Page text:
It is important to know about the attorney’s experience. Depending on the complexity of the legal issue, you may not want an attorney who has only just started litigating. You will also want to know about the lawyer’s experience in the particular forum where your case will be filed (e.g. federal court vs. state court, district court vs. high court etc.). 


2. What type of cases do you generally litigate?1


Litigation is a broad area of law that can encompass a wide array of claims. For example, litigating a patent infringement case is very different from litigating a breach of contract case. You will want to know the attorney’s experience with your specific situation. For this same reason, a related question is, “how many cases have you litigated that were similar to mine and how did they end up?” 

 

You should choose someone who has relevant experience in the field to represent you. Some lawyers also have certifications in other areas that might be beneficial to your case. Hiring a lawyer who does not have relevant experience in the area is not a good choice. 


3. Who is your typical client?1 Can you share some feedback from your clients?2 


Different types of clients have different expectations from their attorneys. Depending on the type of case, an attorney that is used to represent large corporations with sophisticated in-house legal teams, may not be the best fit for an individual with a specific legal issue. 

Any attorney will tell you that they are the best in their field. A good lawyer, on the other hand, may communicate both favorable and negative comments without jeopardizing anonymity.

 

4. What are the strengths and weaknesses of my case?1 What is your assessment on the likely outcome of my case?


While it is your lawyer’s job to be an advocate for you, it is important to have a realistic view of the pros and cons of your case. This will avoid being surprised by certain events down the road, like for example, being hit with a motion to dismiss. A good litigation attorney will give you the strengths and weaknesses of your case upfront so you can mentally prepare. 

 

In addition to strengths and weaknesses, you should also ask the lawyer what is the likely outcome of the case based on what they know. This question will help determine if your case has a good chance of success before wasting time. The attorney must have the know-how and confidence to win your case.

 

 

5. Will you be handling my case?2 How often will the lawyer communicate what’s happening with my case?1


The lawyer you are speaking you may not necessarily be the one handling your case in court. It's usually best to know who will be representing you in court ahead of time. If you converse with the individual in front of you, you will feel more assured. 


You will want to work with an attorney who is honest and will not be difficult to get in touch with. This will help set expectations and avoid issues where the client feels they are being neglected or left in the dark.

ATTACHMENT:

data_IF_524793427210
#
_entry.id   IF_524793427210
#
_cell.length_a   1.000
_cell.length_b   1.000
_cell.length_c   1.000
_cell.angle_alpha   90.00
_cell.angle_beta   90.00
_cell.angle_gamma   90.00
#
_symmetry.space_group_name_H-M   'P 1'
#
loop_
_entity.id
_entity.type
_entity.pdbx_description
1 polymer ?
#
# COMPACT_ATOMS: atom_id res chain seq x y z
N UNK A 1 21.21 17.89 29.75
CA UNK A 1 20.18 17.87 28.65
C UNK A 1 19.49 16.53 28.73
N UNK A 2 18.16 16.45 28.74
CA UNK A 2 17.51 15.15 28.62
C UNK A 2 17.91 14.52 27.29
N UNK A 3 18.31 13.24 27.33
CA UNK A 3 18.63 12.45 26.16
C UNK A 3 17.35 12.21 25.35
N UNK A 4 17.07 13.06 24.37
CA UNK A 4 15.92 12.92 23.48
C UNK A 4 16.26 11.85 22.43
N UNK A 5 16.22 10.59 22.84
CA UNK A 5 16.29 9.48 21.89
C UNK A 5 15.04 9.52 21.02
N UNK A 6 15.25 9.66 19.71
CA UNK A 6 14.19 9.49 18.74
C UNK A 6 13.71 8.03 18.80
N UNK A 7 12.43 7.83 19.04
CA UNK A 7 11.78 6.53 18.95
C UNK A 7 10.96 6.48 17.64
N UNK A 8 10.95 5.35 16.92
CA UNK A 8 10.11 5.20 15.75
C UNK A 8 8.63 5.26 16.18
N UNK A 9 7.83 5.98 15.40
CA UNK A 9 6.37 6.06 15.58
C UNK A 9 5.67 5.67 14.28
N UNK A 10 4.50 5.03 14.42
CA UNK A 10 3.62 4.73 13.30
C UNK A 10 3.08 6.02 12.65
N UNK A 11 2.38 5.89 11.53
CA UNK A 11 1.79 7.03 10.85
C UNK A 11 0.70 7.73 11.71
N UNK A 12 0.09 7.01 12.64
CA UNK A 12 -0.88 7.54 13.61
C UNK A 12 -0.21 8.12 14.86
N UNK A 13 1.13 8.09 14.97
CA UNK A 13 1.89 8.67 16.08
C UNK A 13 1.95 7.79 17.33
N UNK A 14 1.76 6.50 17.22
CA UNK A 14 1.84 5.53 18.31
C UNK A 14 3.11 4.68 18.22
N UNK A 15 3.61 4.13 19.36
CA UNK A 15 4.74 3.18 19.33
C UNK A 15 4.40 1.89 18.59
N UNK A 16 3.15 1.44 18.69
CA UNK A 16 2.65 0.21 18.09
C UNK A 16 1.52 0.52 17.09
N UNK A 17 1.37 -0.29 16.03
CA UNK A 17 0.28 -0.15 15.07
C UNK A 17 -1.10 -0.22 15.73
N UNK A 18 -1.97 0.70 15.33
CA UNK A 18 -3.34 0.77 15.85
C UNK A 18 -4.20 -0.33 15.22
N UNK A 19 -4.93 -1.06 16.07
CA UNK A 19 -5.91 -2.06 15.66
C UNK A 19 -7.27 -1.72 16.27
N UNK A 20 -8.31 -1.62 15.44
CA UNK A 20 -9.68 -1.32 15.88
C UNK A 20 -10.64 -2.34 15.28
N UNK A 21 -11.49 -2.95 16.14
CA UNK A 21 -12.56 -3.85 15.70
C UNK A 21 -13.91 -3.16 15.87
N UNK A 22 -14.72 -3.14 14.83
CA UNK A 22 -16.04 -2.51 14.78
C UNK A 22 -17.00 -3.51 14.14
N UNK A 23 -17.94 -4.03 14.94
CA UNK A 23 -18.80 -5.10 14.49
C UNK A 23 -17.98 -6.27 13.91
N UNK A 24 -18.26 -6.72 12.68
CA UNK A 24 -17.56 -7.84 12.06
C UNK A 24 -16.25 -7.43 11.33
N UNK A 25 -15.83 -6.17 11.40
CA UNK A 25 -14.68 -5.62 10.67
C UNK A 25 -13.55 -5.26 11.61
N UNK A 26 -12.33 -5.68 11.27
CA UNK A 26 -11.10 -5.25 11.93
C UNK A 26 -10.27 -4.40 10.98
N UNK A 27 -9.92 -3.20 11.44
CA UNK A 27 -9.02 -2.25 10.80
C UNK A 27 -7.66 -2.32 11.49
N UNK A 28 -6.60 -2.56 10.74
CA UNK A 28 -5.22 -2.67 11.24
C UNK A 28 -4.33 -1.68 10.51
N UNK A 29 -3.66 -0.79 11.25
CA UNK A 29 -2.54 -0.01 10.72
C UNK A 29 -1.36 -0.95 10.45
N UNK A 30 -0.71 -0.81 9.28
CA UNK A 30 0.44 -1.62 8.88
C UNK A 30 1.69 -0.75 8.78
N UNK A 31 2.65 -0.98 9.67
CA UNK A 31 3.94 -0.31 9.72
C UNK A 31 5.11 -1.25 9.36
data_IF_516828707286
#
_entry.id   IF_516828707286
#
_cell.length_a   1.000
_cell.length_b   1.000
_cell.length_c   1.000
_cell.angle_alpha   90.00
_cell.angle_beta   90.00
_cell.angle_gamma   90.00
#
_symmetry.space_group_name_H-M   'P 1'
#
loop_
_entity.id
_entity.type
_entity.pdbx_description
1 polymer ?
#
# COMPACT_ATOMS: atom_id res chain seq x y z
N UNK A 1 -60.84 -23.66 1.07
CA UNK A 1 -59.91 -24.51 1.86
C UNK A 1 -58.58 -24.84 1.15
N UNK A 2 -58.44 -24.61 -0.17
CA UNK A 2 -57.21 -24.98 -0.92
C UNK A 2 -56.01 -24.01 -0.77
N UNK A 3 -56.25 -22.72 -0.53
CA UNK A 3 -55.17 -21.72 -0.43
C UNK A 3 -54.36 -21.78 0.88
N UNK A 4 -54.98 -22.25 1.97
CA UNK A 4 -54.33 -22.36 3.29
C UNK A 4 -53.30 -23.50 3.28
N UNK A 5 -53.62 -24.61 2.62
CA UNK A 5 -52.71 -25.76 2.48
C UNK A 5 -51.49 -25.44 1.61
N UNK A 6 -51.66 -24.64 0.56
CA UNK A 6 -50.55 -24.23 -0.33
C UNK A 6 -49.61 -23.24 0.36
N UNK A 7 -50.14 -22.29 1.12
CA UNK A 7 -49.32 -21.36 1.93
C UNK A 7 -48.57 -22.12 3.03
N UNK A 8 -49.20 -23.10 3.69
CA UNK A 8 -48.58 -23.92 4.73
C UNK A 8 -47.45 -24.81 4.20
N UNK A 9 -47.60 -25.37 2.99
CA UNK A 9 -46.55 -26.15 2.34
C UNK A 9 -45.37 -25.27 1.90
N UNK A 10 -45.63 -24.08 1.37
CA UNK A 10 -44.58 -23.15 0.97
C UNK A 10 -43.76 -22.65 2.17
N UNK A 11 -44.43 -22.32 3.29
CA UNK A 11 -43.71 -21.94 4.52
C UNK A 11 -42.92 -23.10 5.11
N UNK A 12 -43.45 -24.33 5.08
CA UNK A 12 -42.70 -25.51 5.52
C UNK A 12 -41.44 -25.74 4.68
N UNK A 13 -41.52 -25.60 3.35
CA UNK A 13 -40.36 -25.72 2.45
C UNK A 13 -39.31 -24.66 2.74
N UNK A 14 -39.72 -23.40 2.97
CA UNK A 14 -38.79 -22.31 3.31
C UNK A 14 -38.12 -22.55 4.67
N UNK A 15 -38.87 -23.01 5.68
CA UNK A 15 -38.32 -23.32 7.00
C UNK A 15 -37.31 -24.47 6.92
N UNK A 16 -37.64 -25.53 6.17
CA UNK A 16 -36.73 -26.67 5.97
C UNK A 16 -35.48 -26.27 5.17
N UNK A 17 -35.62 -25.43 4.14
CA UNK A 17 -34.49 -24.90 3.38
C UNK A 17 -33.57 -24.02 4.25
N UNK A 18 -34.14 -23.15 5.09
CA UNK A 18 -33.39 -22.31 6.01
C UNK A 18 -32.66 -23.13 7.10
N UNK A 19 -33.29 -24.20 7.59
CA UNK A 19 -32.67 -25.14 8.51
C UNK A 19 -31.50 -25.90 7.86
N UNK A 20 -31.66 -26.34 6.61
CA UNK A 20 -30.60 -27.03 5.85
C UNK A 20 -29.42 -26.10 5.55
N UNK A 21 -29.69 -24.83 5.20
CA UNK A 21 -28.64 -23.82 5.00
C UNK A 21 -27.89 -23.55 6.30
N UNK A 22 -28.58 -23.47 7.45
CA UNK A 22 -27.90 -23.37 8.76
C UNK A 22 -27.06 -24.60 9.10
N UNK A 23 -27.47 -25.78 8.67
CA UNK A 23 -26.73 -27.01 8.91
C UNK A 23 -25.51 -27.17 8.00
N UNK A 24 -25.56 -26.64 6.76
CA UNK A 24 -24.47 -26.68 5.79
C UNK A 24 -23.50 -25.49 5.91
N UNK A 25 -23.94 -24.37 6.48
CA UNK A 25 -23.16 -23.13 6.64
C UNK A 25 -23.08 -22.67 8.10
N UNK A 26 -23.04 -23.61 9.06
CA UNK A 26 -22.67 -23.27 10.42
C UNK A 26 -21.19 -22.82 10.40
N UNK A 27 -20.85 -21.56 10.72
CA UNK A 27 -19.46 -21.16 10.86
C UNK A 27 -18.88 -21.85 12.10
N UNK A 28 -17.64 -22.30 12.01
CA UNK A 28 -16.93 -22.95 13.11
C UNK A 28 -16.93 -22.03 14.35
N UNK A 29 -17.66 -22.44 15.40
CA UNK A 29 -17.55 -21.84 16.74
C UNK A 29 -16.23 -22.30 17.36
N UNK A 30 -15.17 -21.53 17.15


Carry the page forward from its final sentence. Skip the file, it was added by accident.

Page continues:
6. Can I avoid a trial?2 Are there any Alternative Dispute Resolution methods that I can consider?

Sometimes, the best course of action to settle a conflict may not be going to court. A litigation lawyer may be able to help you resolve your dispute without having to file a lawsuit. They may be able to work with you to negotiate a favorable resolution without ever having to go to court.

 

For examples of settlement agreements, please go to:

https://docpro.com/blog65/what-is-a-settlement-agreement-with-templates


Do not be afraid to ask the question directly. If you raise this question, your litigation attorney will do everything possible to reach an out-of-court settlement. They will also consider whether there are cheaper alternatives such as litigation and arbitration for you. The more time a lawsuit takes, the more money you'll have to spend. You'll also have to deal with emotional tension. 


7. What will I have to do throughout the process? How long does the process take?2


You should speak with a litigation attorney about what to expect in court, arbitration, mediation or other dispute resolution methods. A skilled attorney will assist you at every stage of the process and ensure that you receive a fair decision. It's a good idea to talk about what you might encounter during the case. 

Though a lawyer won't be able to offer you an exact timeline for the case's completion, they will be able to give you an estimate of how long it will take. You can also ask for an estimate of how much the case will cost throughout the process. It is always preferable to have a plan than to continue guessing. 


8. What is your fee structure and how often do you bill?2 How much can I expect this whole case to cost in general?1


You of course want to know if you can afford the attorney’s services and how you will be required to pay. For example, some attorneys bill for their services in advance, while others bill in arrears, and yet others operate solely with contingency arrangements. Also, litigation can be a very expensive endeavor, especially if the case goes to trial. While litigation is unpredictable, a litigation attorney should be able to provide a rough estimate of what each particular phase of litigation might cost. 

A skilled litigation lawyer will go over the fee structure with you in detail. You should be financially prepared to pay the litigation lawyer's fees. Aside from the foregoing, ask the attorney if there is anything else you should know that you have overlooked. 

  1. Questions contributed by Tony Lara of Herrman & Herrman PLC.
  2. Questions contributed by Lyle Solomon of Oak View Law Group, APC.